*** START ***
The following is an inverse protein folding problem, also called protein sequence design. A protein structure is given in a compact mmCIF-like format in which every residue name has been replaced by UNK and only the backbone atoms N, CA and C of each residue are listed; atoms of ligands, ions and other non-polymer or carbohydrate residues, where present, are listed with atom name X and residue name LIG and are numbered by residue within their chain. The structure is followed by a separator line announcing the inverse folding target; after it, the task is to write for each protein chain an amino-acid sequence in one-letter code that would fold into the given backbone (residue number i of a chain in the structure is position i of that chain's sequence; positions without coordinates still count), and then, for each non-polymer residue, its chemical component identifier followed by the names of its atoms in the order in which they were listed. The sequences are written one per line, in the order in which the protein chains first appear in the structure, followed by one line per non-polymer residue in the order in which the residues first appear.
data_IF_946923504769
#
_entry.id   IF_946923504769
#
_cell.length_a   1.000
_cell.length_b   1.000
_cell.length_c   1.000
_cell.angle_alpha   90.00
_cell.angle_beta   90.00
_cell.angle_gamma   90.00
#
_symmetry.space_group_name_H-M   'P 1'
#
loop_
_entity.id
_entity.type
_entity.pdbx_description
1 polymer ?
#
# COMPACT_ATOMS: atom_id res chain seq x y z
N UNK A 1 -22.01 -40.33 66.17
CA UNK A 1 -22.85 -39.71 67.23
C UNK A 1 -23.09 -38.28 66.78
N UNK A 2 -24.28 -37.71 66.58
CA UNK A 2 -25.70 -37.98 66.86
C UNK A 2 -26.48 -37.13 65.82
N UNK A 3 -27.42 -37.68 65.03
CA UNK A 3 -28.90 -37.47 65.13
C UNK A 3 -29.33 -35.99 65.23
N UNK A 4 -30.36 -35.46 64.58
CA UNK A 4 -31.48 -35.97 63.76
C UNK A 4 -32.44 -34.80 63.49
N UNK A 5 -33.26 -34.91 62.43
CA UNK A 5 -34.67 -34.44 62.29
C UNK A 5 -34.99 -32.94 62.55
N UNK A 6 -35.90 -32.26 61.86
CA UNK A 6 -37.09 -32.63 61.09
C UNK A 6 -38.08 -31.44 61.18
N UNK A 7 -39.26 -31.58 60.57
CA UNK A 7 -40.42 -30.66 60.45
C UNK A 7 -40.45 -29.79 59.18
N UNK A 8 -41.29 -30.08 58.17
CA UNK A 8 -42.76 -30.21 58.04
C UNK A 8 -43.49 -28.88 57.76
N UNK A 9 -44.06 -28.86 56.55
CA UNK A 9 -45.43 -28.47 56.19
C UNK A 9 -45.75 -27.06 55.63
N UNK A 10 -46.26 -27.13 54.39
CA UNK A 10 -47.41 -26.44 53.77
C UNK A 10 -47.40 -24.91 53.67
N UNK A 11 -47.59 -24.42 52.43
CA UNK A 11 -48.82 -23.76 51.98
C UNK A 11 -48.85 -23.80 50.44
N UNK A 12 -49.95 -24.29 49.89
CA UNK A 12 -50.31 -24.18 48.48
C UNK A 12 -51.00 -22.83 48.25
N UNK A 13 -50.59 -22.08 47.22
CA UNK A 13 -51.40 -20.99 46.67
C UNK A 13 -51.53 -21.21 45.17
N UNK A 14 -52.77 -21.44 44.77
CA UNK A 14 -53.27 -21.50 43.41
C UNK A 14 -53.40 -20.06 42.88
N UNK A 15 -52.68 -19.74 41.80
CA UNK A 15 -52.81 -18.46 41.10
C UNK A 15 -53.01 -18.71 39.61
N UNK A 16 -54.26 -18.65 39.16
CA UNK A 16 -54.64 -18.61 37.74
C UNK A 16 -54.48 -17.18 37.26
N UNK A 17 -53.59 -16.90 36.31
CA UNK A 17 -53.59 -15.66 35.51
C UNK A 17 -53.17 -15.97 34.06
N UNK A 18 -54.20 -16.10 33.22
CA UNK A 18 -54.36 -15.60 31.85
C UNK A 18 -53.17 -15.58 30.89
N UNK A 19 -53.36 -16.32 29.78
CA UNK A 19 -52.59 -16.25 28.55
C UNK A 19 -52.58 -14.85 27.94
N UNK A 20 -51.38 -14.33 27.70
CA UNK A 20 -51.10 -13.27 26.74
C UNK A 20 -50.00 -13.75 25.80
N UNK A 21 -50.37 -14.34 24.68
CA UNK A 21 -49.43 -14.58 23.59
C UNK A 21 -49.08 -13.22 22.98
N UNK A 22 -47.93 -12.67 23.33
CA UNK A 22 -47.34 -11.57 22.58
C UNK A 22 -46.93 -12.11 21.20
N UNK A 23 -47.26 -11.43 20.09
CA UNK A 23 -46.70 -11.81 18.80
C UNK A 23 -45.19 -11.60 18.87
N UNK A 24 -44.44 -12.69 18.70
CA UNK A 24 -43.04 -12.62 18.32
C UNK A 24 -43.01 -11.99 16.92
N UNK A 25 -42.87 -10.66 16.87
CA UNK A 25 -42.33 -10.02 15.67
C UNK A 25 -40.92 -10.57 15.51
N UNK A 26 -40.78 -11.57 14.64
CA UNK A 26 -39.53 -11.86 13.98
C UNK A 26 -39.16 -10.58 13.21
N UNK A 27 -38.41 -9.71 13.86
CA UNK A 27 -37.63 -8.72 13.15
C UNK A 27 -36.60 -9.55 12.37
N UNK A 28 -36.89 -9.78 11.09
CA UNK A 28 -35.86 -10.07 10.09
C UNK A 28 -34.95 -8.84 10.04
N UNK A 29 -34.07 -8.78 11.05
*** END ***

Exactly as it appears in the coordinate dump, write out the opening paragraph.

The following is an inverse protein folding problem, also called protein sequence design. A protein structure is given in a compact mmCIF-like format in which every residue name has been replaced by UNK and only the backbone atoms N, CA and C of each residue are listed; atoms of ligands, ions and other non-polymer or carbohydrate residues, where present, are listed with atom name X and residue name LIG and are numbered by residue within their chain. The structure is followed by a separator line announcing the inverse folding target; after it, the task is to write for each protein chain an amino-acid sequence in one-letter code that would fold into the given backbone (residue number i of a chain in the structure is position i of that chain's sequence; positions without coordinates still count), and then, for each non-polymer residue, its chemical component identifier followed by the names of its atoms in the order in which they were listed. The sequences are written one per line, in the order in which the protein chains first appear in the structure, followed by one line per non-polymer residue in the order in which the residues first appear.